Imam Bashir Ahmad Rafiq’s Biography
Chapter 34: Meeting Abdul Qayyum Khan of NWFP
Abdul Qayyum Khan played a very important role in the history of Pakistan. Before partition, he was Deputy Leader of the All India Congress Party. On the formation of Pakistan, he became Chief Minister of the Frontier Province. For many years, he ruled the Frontier Province with an iron hand and great awe. He introduced some revolutionary reforms and firmly established the province on the road to progress. Then he took charge of the Commerce and Industry Ministry in the Central Government. He also had charge of many other ministries. He became the Home Minister in the Zulfiqar Ali Bhutto’s Government. He was a fiery orator. He could speak in Pushto, Urdu and English with equal fluency. On many occasions, Hadhrat Chaudhry Muhammad Zafrulla Khan paid tributes to his mastery of the English language.
In 1953 during the Anti-Ahmadi Movement, the province of the Punjab was engulfed in bloody disturbances. However, through his political practical skill, in his province, the Khan dealt with the situation very firmly and did not permit any disorder to take place. As a result, although it was the centre of some Mullahs who were known for spreading anarchy, the Frontier Province remained immune from disturbances. The life and possessions of all Ahmadi remained unaffected.
In 1967, an Urdu newspaper in London published the news that Khan Abd ul Qayyum Khan was to visit England. I obtained his telephone contact from the Pakistan High Commission and on the phone; I introduced myself as Imam of the London Mosque. I also told the Khan that I was a nephew of Khan Sameen Jan, a former Minister for Education and Prisons in the Frontier Province. My uncle, apart from being a well-known leader in the province had for four years served as a Minister in the Muslim League Government. Khan Abdul Qayyum Khan expressed his pleasure at my having welcomed him and when I expressed my desire to meet him, he said that I could come anytime.
The following day when I went to see him, he received me with warmth and love. We talked a lot and it would suffice to sum it up as follows. The Khan said:
“I consider the Jamaat Ahmadiyya and particularly Hadhrat Khalifa tul Masih II, Hadhrat Mirza Bashir ud Deen Mahmood Ahmad, praiseworthy. I was deeply impressed by Huzoor and regarded him as a great political leader of India. Although he was a religious leader, in the field of politics he had no peer. In 1924 when I was a student at the London School of Economics, I read in the papers that Mirza Sahib was soon to tour England. I contacted your Jamaat at Putney and I was told the date on which Mirza Sahib would arrive. On that date, I took some Indian students along with me and went to the Victoria Station where the boat trains were to arrive. There the Imam of the Mosque and some seniors of the Ahmadiyya Jamaat in England were present. Many English dignitaries had also come to receive him. We joined one of the welcoming delegations and when the train came to a stop at the platform and Mirza Sahib emerged, I raised the slogan of ‘Takbeer’. The Indian students joined me in my slogan and thus Victoria Railway Station resounded with our slogans. I then presented myself before him. After enquiring about my circumstances, he tendered valuable advice and counsel. Even in those days in India, your second Khalifa was well known as a political leader. We the Indian students regarded him not only a religious leader but also as a great statesman.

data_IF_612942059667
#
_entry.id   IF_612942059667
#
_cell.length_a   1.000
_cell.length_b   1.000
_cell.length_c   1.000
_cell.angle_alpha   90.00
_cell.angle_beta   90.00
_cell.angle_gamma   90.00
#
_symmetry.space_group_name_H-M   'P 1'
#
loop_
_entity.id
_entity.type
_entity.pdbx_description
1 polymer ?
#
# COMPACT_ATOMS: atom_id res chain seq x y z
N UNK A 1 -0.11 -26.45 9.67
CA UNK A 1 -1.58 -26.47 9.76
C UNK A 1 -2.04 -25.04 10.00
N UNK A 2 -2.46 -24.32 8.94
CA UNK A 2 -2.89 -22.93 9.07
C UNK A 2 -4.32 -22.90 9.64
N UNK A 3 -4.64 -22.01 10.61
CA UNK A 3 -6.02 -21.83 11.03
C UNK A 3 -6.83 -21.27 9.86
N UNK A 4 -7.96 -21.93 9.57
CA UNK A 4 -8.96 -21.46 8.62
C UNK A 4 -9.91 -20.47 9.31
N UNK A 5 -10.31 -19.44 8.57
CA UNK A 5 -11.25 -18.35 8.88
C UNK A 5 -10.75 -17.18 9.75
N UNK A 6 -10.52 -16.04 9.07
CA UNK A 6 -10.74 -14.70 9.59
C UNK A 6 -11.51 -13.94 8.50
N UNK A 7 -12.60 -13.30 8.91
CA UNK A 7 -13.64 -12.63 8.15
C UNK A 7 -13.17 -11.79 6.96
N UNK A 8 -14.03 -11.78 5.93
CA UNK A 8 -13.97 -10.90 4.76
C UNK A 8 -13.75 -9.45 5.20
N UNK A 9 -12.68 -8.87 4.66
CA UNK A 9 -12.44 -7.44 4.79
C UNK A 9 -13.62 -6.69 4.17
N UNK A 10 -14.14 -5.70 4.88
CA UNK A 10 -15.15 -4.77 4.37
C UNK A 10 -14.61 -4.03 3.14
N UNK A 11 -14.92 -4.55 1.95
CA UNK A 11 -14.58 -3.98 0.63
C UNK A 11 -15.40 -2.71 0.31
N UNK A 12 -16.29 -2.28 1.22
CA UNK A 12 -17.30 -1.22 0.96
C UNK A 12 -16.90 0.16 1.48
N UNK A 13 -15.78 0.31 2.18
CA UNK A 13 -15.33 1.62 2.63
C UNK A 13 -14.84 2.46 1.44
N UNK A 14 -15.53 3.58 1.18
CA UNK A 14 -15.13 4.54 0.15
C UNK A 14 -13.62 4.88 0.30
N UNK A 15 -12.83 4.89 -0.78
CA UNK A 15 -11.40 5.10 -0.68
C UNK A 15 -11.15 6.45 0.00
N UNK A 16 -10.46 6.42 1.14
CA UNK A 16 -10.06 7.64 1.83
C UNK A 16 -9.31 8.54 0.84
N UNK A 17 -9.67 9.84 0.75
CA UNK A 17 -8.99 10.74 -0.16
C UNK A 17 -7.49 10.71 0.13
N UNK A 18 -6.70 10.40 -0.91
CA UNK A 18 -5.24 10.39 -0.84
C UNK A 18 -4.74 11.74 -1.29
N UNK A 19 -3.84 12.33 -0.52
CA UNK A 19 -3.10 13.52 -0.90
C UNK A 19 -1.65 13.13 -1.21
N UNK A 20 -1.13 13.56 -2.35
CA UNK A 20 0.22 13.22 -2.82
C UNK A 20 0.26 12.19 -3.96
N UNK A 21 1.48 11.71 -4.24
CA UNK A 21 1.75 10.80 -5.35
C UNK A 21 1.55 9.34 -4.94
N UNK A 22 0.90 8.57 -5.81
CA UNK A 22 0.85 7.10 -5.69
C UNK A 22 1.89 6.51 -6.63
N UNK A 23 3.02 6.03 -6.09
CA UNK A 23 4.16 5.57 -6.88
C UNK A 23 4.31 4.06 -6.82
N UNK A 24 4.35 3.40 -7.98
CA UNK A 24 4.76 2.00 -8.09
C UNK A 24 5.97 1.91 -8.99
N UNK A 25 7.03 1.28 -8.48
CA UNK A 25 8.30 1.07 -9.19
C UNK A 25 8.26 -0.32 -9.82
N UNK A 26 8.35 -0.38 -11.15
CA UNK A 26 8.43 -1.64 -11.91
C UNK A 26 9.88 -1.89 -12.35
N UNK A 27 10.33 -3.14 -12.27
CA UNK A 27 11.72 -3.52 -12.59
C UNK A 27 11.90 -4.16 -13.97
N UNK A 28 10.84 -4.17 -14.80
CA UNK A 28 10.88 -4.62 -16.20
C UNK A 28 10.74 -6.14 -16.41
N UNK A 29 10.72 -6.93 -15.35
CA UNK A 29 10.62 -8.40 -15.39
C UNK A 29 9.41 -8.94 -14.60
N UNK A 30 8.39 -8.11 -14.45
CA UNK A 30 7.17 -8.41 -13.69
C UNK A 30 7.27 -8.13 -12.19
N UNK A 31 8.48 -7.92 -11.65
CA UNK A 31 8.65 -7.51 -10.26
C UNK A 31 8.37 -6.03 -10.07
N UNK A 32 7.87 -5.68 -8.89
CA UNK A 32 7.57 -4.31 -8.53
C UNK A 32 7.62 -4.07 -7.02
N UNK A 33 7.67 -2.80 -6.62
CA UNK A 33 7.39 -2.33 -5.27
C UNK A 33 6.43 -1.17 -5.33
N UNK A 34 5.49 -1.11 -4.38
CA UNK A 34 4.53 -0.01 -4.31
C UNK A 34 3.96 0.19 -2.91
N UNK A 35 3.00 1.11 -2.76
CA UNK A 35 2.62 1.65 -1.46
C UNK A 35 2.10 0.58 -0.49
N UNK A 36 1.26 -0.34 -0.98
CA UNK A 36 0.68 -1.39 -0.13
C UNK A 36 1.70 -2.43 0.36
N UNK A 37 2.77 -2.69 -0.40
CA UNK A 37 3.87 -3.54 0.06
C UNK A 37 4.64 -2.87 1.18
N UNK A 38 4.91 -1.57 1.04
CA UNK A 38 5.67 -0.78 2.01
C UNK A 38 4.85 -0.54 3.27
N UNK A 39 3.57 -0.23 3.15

In 1953 when the whole of the Punjab Province was engulfed in disturbances against your Jamaat, I was Chief Minister of the Frontier Province. I was well aware of the anti Pakistan deeds of Majlis e Ahrar. I knew very well that this uprising was in fact of a political nature and for the achievement of political objectives; it was cloaked in a religious garb. Therefore, I said to myself ‘come what may, I would protect the lives and property of the Ahmadi Muslims in the Frontier Province and that I would, with an iron hand, suppress any movement that creates disorder’. Accordingly, I held meetings up and down the whole of the Frontier Province and during my speeches warned the Mullahs that whoever tried to take the law into his own hands will have me to contend with and would be dealt with most severely. I banned the entry of some papers published in the Punjab that were supporting the Mullahs. I imprisoned those Mullahs from whom I feared disturbances”.
He said that in those days the Amir of our Jamaat in the Frontier Province, Qazi Muhammad Yusuf, leading a delegation called on him. He returned with an assurance that the life and property of every Ahmadi in the Frontier Province was his own responsibility. Therefore, they need have no worry.
When I heard this detailed account, I thanked the Khan sincerely and submitted that I would convey a detailed account of this meeting to Khalifa tul Masih III.
The Khan paid a glowing tribute to Hadhrat Chaudhry Zafrulla Khan and said:
“He was my role model in the field of politics. I must admit that I have not met another politician who was so honest, principled and self-respecting. After Qaid e Azam, he was the greatest leader in Pakistan. However, it is a pity that our nation did not look upon him in that light.”
Then I invited the Khan to visit the Mosque. He very kindly accepted the invitation but suddenly he had to leave for Pakistan the next day and he tendered his apologies over the phone.